Purple Sand LLC keeps it together for quilters


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Jun 08, 2023

Purple Sand LLC keeps it together for quilters

Kimberly Votava is owner of Purple Sand LLC., a business that provides quilting

Kimberly Votava is owner of Purple Sand LLC., a business that provides quilting and embroidery services. (Noelle Gomez-Haro/Contributor)

Head south on Stone Avenue to a purple wrought iron fence and a small parking lot. Tucked within find something totally unexpected: Purple Sand LLC, a business that offers quilting services.

Each day, owner Kimberly Votava attempts to reduce the stack of quilt tops in her studio by pairing a top with a back and batt, or stuffing.

She loads all three pieces onto a frame where an oversized sewing machine is programmed to top stitch a pattern that will keep all three pieces together.

It can be arduous wrangling those bed-sized swaths of fabric and fuzzy interior but what comes out at the end is spectacular.

"Sometimes it does feel like wrangling a cow, but then, when you get it off the longarm, it is gorgeous, like a piece of art," she said.

That, for the most part, is what's done behind the doors of Purple Sands LLC. It's a niche market and Votava knows that. Although she has been longarming for nearly six years, she considered the business for some time. The day came when she knew it was now or never.

"I’d always wanted to have my own studio," Votava said. "I always wanted to do quilting for others."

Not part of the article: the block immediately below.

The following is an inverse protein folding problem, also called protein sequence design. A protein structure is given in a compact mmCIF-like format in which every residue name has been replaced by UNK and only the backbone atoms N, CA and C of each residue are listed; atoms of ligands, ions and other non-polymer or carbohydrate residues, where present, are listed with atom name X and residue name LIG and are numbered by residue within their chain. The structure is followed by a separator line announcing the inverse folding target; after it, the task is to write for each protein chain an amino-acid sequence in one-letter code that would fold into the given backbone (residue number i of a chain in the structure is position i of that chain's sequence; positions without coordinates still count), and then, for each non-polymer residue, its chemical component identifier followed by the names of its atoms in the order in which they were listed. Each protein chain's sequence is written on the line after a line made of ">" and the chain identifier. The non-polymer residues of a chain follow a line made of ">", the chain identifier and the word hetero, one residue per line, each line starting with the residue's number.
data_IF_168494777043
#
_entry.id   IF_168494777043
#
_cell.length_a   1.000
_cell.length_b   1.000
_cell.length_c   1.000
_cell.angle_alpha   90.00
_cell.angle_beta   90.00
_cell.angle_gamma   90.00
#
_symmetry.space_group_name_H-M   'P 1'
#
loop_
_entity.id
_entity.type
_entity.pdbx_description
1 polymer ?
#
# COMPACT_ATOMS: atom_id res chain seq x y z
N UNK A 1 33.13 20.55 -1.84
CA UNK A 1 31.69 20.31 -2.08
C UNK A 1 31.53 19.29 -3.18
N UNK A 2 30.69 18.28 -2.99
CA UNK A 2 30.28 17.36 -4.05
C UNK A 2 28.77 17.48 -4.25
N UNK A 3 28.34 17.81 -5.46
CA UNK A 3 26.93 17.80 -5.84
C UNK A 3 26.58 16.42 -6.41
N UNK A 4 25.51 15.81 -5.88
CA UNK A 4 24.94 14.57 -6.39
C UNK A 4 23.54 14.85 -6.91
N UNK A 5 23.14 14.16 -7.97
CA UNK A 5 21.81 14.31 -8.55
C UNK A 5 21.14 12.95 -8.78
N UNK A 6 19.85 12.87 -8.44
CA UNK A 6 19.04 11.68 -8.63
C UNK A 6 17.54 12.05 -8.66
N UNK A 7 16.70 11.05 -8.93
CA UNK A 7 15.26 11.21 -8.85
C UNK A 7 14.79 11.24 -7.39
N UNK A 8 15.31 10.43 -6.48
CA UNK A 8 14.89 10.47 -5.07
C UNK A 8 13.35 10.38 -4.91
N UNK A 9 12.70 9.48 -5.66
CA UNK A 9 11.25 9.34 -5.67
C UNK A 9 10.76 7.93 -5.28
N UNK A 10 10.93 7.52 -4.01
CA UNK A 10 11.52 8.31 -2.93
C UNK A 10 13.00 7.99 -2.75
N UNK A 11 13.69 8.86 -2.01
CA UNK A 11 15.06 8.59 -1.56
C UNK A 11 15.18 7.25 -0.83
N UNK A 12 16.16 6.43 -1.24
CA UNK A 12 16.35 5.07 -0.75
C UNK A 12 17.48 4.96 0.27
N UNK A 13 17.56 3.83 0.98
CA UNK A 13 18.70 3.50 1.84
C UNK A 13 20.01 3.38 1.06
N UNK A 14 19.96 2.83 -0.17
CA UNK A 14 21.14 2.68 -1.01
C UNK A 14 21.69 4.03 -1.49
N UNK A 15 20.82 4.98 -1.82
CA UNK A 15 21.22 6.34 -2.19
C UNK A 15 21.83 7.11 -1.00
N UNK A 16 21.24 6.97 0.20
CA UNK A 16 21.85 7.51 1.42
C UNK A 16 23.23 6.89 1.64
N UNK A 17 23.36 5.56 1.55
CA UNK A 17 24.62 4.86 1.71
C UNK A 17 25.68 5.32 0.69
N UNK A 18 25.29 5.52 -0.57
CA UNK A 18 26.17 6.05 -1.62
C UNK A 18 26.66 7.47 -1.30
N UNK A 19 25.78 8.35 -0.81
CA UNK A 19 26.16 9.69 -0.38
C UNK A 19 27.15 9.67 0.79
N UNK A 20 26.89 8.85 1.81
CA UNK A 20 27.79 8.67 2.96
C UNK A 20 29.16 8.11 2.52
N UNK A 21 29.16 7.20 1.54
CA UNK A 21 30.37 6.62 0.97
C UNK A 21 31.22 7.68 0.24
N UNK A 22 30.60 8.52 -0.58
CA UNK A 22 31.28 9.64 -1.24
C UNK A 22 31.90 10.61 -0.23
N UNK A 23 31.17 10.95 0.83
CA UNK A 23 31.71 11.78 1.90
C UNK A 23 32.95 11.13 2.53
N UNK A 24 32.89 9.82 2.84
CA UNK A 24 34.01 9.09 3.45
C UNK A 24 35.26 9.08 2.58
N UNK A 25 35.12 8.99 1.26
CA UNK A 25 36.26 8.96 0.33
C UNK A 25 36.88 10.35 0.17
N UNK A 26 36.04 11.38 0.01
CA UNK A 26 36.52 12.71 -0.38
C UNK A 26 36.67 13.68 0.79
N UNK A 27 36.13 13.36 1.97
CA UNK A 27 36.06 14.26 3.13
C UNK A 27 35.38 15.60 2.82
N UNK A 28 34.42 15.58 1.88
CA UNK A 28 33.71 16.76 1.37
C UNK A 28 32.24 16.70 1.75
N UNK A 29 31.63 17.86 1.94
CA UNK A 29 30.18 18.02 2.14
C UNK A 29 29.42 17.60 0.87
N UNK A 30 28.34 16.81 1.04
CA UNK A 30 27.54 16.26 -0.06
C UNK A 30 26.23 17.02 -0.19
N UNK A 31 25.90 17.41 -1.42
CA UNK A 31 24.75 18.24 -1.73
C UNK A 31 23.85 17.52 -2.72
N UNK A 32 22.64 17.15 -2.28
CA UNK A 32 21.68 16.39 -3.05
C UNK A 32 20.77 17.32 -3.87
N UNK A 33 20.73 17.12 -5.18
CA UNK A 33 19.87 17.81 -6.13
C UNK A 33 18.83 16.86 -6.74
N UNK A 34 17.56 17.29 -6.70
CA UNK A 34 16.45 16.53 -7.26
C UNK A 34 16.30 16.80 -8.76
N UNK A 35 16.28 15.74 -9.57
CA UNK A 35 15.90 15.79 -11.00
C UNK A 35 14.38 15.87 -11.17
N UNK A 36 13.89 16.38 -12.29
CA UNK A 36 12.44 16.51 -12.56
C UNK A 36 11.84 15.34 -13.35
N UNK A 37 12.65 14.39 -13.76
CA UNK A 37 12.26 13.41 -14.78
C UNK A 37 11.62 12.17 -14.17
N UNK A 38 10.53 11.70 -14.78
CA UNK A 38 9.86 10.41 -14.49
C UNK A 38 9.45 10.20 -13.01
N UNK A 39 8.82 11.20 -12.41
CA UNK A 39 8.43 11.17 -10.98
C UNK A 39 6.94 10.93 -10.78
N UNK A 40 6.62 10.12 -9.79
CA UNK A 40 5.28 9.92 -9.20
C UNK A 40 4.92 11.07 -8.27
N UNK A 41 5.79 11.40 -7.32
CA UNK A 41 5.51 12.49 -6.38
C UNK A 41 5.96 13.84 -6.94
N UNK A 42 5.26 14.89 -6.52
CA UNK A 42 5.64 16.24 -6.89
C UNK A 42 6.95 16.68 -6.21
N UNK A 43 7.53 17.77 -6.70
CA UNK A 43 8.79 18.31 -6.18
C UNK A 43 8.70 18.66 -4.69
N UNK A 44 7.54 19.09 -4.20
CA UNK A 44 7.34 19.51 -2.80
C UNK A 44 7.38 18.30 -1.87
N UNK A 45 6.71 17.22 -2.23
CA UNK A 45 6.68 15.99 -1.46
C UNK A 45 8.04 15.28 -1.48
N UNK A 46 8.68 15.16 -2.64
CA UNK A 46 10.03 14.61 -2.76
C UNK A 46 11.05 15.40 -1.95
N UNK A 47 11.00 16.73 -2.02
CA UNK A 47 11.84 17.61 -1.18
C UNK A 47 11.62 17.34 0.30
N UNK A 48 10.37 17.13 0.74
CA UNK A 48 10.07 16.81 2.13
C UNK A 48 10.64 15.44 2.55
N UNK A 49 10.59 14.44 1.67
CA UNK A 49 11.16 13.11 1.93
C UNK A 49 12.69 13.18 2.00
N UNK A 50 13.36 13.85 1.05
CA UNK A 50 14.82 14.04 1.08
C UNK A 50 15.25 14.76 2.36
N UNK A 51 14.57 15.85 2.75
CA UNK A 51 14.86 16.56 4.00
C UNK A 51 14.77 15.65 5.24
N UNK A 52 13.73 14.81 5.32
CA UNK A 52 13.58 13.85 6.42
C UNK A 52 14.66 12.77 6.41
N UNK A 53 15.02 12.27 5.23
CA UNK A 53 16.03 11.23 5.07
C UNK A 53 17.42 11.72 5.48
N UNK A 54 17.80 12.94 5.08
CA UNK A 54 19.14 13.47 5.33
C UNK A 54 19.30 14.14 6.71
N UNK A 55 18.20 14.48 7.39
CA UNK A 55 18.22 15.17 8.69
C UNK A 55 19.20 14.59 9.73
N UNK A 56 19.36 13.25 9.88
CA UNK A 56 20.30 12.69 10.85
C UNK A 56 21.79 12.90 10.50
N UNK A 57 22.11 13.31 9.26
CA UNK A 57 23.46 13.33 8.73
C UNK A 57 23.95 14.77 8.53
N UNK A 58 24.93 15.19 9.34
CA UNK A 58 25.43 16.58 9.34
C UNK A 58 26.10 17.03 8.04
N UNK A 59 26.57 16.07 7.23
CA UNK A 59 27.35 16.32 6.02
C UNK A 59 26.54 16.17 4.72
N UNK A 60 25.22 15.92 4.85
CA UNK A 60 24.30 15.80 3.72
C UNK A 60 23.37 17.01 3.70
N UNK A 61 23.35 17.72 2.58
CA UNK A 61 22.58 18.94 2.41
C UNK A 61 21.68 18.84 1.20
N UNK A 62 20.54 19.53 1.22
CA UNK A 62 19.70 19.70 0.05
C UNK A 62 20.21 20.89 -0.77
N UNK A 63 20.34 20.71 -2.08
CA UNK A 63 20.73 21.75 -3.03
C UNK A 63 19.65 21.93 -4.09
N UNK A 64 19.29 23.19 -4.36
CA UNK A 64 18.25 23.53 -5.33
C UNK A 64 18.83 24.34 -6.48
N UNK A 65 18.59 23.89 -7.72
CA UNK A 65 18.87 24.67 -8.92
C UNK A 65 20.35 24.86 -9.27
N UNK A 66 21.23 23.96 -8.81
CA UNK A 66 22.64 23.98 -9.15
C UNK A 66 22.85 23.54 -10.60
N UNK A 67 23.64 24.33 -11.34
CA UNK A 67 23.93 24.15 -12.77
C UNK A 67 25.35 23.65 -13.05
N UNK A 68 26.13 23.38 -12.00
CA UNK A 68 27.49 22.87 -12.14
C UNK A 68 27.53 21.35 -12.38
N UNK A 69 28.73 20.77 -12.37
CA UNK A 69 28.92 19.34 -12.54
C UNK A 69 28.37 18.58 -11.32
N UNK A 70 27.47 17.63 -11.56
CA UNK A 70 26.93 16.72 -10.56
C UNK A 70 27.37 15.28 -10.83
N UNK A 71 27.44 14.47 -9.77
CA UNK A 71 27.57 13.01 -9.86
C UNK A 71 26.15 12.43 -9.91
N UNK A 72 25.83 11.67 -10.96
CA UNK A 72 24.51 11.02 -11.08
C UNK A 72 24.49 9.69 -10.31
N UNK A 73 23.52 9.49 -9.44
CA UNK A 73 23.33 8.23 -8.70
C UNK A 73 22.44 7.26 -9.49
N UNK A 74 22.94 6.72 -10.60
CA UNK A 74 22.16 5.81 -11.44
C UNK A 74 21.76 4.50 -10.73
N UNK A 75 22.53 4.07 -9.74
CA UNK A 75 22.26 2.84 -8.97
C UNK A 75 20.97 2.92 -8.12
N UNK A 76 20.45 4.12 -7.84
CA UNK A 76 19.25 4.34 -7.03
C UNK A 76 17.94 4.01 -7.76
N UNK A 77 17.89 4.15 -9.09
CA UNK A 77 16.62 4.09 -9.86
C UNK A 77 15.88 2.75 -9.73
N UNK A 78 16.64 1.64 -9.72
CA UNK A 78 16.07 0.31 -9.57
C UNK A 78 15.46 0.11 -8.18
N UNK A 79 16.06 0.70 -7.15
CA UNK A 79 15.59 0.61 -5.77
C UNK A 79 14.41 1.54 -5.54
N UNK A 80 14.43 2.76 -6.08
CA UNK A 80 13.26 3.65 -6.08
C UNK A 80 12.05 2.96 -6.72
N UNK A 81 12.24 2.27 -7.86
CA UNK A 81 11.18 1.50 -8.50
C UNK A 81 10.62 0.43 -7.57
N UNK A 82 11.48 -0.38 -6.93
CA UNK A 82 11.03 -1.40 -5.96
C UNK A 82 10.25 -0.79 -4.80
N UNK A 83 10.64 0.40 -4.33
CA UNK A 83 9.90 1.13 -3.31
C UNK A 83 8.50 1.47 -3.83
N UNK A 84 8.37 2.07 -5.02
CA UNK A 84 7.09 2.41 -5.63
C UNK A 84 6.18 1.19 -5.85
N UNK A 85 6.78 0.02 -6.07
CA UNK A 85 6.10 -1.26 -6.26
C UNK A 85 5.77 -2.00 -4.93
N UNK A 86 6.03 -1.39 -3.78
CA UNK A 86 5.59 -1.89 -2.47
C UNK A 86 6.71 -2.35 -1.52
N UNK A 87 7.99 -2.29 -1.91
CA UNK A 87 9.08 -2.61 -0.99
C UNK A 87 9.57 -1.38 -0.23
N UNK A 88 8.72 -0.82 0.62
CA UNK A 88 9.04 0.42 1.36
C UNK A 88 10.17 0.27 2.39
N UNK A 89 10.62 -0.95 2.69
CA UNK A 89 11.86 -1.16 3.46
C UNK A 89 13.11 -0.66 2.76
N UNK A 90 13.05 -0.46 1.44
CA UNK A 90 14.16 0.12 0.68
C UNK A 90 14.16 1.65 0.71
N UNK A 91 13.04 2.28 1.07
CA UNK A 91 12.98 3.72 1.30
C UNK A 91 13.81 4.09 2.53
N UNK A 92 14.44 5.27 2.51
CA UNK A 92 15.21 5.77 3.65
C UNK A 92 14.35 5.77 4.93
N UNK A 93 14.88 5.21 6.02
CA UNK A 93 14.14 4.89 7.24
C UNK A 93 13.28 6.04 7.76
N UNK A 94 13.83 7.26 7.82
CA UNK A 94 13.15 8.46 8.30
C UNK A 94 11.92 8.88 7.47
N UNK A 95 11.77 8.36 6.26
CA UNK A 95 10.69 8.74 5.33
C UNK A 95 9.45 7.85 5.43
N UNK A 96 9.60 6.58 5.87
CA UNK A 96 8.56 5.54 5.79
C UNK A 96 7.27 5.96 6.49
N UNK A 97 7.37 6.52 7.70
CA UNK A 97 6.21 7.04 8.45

Votava plunged into the longarm business with some trepidation ("It's terrifying," she said) after leaving a 25-year career as an HR executive with Fortune 500 companies. As a long-time quilter, she knew the need for longarm services. She took her savings and bought a longarm quilting machine, a heavy-duty sewing machine, a 10-needle and two one-needle embroidery machines and all the ancillary tools and supplies, such as needles, thread, stabilizer and maintenance kits.

"It's not just the equipment," Votava said. "Anybody who's ever bought a piece of equipment knows that. There's everything else that goes with it."

She also needed a building to house it. Purple Sand's building had, at one time, been two houses, but were joined for Liberty Metal Framing and Drywall. That company outgrew the facility, and the place went up for sale.

The property is close to I-10 and required only cosmetic changes. Still, Votava said she has touched every surface redecorating. Then, she hung up her "Open" sign.

"Your biggest fear is failure," she said. "It's not like the Kevin Costner movie, ‘If you build it, they will come.’ You’re targeting a very specific group of people so it's very, very scary, but I felt like, from my own experience, there was room for another provider.

"In my own experience, where I had someone else do quilting for me when I first moved here from Ohio, it was taking nine months to a year to get my quilts back. I had confidence there was room for me."

The making of a quilt

To understand how a quilt is assembled is to understand Votava's business. At its core, a quilt has three pieces: the top, the batt, and the back.

A quilt top is made of small pieces of fabric sewn into a pattern, called a block. Blocks are sewn together to make a quilt top. The back is usually one large piece of fabric — it can be as wide as 108 inches or wider — or it can be pieced together like the top. This part is exactly what it sounds like: the back of a blanket.